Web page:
A drug that's currently in development for treating leukemia has delivered a surprise in mouse studies by reversing a previously untreatable symptom of schizophrenia - the impairment of spatial working memory.
In humans, schizophrenia has proved extremely difficult to understand, let alone treat. The neuropsychiatric disorder has a range of symptoms affecting the person's mood, behaviour, and ability to function. Cognitive impairment, which can include trouble with memory, is thought to be a core feature of schizophrenia.
Nevertheless, to this day, there are no standardised treatments for treating working memory impairments in schizophrenia, neither therapeutic nor pharmaceutical. The drugs we currently have for schizophrenia can largely control psychotic symptoms, not cognitive ones.
Researchers at Columbia University now think there might be a way to treat schizophrenia-associated working memory deficits after all.
Using a mouse model, the team successfully reversed a mutation in the gene SETD1A, which they had previously associated with the disorder; mutations to this particular gene "confer a large increase in disease risk", the team writes in their paper.
"We were surprised to see that restoration of SETD1A activity in the brain of adult mice restores their learning," neuroscientist Joseph Gogos from Columbia's Zuckerman Institute told ScienceAlert, "which means the damage done by the mutation during brain development is not irreversible."
The results are a promising step forward, Gogos says, as "a way to use knowledge from genetic studies to identify drugs that restore normal cognitive and cellular function in the adult brain after the onset of disease."
While mice don't get schizophrenia, the animals with this genetic mutation did show signs of spatial memory deficit, like being unable to navigate a simple maze. Not only that, but their prefrontal cortex looked markedly different to those mice without the mutation, revealing much shorter neurons that look as though their branches had been stunted.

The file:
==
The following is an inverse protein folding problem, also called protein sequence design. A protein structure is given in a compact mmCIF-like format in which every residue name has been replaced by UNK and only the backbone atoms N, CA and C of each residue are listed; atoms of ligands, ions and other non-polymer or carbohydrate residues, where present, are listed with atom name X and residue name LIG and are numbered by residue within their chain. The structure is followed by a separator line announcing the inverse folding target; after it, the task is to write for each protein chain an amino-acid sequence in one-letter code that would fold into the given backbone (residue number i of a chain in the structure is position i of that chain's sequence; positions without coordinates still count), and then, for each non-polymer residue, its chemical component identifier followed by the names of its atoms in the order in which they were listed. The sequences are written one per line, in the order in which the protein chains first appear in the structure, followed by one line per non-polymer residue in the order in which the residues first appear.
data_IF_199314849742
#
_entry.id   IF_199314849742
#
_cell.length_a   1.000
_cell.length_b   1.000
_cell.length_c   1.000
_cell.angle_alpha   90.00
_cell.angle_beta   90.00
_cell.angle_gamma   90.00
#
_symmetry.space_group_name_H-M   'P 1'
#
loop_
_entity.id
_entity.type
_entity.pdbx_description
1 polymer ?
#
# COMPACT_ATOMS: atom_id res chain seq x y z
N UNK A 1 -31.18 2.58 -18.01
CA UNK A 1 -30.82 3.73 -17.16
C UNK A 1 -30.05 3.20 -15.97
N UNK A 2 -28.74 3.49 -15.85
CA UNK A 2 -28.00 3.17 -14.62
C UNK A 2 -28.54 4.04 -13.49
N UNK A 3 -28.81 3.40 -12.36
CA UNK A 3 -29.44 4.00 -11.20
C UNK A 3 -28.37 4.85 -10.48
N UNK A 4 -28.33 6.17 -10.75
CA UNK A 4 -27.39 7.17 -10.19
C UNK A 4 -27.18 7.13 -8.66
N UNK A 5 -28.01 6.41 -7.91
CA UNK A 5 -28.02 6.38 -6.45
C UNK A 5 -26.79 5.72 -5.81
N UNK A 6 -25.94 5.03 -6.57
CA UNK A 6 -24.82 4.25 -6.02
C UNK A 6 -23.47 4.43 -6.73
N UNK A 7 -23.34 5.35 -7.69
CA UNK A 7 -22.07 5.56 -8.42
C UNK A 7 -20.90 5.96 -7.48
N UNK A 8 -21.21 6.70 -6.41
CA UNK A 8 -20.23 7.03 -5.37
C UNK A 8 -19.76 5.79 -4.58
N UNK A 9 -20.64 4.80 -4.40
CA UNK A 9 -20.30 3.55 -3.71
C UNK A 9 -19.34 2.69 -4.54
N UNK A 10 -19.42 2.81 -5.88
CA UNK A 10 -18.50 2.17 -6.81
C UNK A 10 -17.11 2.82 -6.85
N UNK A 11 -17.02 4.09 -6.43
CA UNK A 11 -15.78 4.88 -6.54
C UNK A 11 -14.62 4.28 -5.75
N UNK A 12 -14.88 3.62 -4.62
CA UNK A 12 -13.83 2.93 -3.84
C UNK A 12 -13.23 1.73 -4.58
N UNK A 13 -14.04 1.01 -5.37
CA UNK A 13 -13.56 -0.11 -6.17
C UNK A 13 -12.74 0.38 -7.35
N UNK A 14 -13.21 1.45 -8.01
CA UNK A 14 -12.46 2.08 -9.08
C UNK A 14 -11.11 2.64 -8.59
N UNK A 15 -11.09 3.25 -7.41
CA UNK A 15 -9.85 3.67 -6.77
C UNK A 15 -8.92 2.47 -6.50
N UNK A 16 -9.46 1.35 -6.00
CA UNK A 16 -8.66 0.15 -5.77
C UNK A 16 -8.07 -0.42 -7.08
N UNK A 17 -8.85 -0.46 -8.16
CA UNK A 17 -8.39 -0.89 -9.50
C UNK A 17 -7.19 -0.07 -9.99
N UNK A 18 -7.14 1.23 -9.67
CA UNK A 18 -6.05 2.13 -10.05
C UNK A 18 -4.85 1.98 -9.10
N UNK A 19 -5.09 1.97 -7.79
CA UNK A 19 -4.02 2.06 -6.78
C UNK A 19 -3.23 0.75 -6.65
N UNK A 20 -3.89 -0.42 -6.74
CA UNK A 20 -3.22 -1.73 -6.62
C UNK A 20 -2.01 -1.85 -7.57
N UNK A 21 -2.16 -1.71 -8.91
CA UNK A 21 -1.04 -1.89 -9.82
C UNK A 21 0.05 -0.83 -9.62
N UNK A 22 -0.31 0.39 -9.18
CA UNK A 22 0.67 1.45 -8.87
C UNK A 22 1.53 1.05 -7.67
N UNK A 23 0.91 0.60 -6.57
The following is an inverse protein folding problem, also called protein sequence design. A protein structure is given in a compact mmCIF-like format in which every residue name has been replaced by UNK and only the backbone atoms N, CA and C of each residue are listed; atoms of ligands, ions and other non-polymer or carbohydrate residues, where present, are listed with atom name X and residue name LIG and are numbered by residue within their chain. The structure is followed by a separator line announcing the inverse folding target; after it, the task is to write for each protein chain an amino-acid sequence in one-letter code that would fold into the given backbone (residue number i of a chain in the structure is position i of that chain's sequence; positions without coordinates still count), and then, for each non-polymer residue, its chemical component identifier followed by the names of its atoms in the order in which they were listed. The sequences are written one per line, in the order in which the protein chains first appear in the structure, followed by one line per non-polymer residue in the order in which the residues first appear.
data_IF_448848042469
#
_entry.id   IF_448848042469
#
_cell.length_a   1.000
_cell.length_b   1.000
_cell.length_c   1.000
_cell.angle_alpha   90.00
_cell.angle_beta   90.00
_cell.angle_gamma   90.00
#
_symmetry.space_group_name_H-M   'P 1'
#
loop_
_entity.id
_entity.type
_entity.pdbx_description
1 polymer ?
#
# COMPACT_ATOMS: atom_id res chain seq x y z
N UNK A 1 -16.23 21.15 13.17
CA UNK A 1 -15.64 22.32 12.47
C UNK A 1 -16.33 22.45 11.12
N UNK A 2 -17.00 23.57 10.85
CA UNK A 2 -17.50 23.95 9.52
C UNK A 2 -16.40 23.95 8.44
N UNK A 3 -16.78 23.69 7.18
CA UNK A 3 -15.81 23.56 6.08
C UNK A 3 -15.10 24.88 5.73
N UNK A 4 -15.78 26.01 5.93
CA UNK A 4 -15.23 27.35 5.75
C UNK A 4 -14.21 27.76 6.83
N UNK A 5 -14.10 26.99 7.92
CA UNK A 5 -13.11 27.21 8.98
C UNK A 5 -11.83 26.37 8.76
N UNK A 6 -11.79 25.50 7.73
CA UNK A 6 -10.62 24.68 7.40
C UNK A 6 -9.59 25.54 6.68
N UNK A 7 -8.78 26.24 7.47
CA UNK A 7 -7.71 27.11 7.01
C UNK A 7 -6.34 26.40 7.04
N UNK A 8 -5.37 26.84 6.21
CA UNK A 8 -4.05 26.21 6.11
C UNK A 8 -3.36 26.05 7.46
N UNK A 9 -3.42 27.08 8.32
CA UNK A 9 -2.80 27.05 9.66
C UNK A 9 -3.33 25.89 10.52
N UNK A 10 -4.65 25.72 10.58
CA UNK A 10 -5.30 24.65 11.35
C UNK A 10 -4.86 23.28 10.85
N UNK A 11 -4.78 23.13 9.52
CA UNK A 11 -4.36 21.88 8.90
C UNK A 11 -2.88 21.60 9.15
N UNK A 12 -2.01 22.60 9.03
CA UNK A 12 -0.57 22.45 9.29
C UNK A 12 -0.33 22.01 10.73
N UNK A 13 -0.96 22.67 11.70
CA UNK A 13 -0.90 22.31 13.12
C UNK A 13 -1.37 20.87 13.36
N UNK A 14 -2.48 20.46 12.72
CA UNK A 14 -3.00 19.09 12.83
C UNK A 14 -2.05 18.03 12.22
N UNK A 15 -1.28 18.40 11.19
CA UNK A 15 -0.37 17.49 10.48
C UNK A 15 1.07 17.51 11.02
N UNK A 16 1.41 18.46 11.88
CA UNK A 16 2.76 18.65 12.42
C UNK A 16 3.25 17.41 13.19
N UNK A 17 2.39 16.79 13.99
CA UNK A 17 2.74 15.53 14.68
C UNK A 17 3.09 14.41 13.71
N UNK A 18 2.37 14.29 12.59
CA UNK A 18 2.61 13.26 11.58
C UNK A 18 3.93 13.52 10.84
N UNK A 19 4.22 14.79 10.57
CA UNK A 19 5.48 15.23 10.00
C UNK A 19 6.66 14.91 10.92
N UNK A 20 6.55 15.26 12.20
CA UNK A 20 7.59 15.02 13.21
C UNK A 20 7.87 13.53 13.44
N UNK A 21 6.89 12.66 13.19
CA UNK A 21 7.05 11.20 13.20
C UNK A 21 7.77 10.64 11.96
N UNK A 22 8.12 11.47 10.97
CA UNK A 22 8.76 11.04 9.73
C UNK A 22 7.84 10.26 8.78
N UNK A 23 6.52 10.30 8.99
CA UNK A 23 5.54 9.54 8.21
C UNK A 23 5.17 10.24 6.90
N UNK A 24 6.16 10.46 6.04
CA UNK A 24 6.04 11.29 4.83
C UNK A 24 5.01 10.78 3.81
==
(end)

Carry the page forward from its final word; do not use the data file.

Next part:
Fixing these cells would require a drug of some sort that could manipulate the SETD1A gene. The problem was, no such drug existed, so Gogos and his colleagues had to get clever.
In their digging, they found that when another gene, called LSD1, was switched off, SETD1A's harmful effects disappeared. Repurposing the LSD1 inhibitor drug seemed like a logical shot.
"Within a few weeks of administering an LSD1 inhibitor, the animals' memory improved dramatically," says neuroscientist Jun Mukai.
"Even more striking was what we observed in the animals' brains: their axons grew in similar patterns to what we see in a healthy mouse brain."
Better yet, the authors say this drug was acting on the underlying mechanisms that drive the memory deficits, rather than just targeting the symptoms themselves.
"We've found definitive proof that not only does [SETD1A] guide early development, but it also supports ongoing functions in the adult brain, such as axonal growth," claims neuroscientist Enrico Cannavó.
The team now hopes to use human genetic studies to understand disease mechanisms in model organisms like mice, so they can identify pathways for future drugs.
"These are animal models of mutations that we know (unequivocally) increase risk of schizophrenia in humans," Gogos told ScienceAlert.
"By analysing how these mutations affect the mouse brains, we can infer how they may affect the development and function of the human brain."
The research was published in Neuron.